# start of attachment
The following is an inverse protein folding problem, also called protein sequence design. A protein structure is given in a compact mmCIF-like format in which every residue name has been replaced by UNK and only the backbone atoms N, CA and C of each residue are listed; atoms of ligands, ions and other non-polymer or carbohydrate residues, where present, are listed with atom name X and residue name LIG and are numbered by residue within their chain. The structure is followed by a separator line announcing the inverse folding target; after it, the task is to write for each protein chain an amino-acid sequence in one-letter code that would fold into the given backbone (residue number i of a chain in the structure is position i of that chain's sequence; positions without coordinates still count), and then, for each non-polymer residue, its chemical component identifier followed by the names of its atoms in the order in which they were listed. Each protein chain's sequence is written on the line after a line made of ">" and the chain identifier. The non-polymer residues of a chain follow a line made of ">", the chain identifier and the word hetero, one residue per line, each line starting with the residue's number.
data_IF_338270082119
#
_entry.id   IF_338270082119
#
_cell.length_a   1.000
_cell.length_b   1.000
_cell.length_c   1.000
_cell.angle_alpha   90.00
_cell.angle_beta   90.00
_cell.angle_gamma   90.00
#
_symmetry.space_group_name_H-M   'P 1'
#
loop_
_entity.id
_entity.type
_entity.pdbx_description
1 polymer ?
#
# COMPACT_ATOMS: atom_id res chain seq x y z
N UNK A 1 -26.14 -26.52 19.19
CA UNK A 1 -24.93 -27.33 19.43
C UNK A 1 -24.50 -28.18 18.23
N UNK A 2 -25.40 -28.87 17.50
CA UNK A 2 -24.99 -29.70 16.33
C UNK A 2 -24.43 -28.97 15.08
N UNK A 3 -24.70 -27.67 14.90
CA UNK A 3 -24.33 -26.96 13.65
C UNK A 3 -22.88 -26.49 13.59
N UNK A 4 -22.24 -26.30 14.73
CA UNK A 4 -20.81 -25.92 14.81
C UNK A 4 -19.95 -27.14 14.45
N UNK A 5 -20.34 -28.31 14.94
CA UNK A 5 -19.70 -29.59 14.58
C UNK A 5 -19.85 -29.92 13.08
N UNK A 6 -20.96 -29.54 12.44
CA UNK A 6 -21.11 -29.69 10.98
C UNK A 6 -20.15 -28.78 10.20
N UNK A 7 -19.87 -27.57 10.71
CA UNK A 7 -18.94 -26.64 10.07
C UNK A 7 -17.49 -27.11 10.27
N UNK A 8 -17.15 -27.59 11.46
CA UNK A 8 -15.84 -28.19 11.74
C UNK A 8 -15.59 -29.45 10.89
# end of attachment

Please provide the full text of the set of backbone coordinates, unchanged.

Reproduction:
The following is an inverse protein folding problem, also called protein sequence design. A protein structure is given in a compact mmCIF-like format in which every residue name has been replaced by UNK and only the backbone atoms N, CA and C of each residue are listed; atoms of ligands, ions and other non-polymer or carbohydrate residues, where present, are listed with atom name X and residue name LIG and are numbered by residue within their chain. The structure is followed by a separator line announcing the inverse folding target; after it, the task is to write for each protein chain an amino-acid sequence in one-letter code that would fold into the given backbone (residue number i of a chain in the structure is position i of that chain's sequence; positions without coordinates still count), and then, for each non-polymer residue, its chemical component identifier followed by the names of its atoms in the order in which they were listed. Each protein chain's sequence is written on the line after a line made of ">" and the chain identifier. The non-polymer residues of a chain follow a line made of ">", the chain identifier and the word hetero, one residue per line, each line starting with the residue's number.
data_IF_338270082119
#
_entry.id   IF_338270082119
#
_cell.length_a   1.000
_cell.length_b   1.000
_cell.length_c   1.000
_cell.angle_alpha   90.00
_cell.angle_beta   90.00
_cell.angle_gamma   90.00
#
_symmetry.space_group_name_H-M   'P 1'
#
loop_
_entity.id
_entity.type
_entity.pdbx_description
1 polymer ?
#
# COMPACT_ATOMS: atom_id res chain seq x y z
N UNK A 1 -26.14 -26.52 19.19
CA UNK A 1 -24.93 -27.33 19.43
C UNK A 1 -24.50 -28.18 18.23
N UNK A 2 -25.40 -28.87 17.50
CA UNK A 2 -24.99 -29.70 16.33
C UNK A 2 -24.43 -28.97 15.08
N UNK A 3 -24.70 -27.67 14.90
CA UNK A 3 -24.33 -26.96 13.65
C UNK A 3 -22.88 -26.49 13.59
N UNK A 4 -22.24 -26.30 14.73
CA UNK A 4 -20.81 -25.92 14.81
C UNK A 4 -19.95 -27.14 14.45
N UNK A 5 -20.34 -28.31 14.94
CA UNK A 5 -19.70 -29.59 14.58
C UNK A 5 -19.85 -29.92 13.08
N UNK A 6 -20.96 -29.54 12.44
CA UNK A 6 -21.11 -29.69 10.98
C UNK A 6 -20.15 -28.78 10.20
N UNK A 7 -19.87 -27.57 10.71
CA UNK A 7 -18.94 -26.64 10.07
C UNK A 7 -17.49 -27.11 10.27
N UNK A 8 -17.15 -27.59 11.46
CA UNK A 8 -15.84 -28.19 11.74
C UNK A 8 -15.59 -29.45 10.89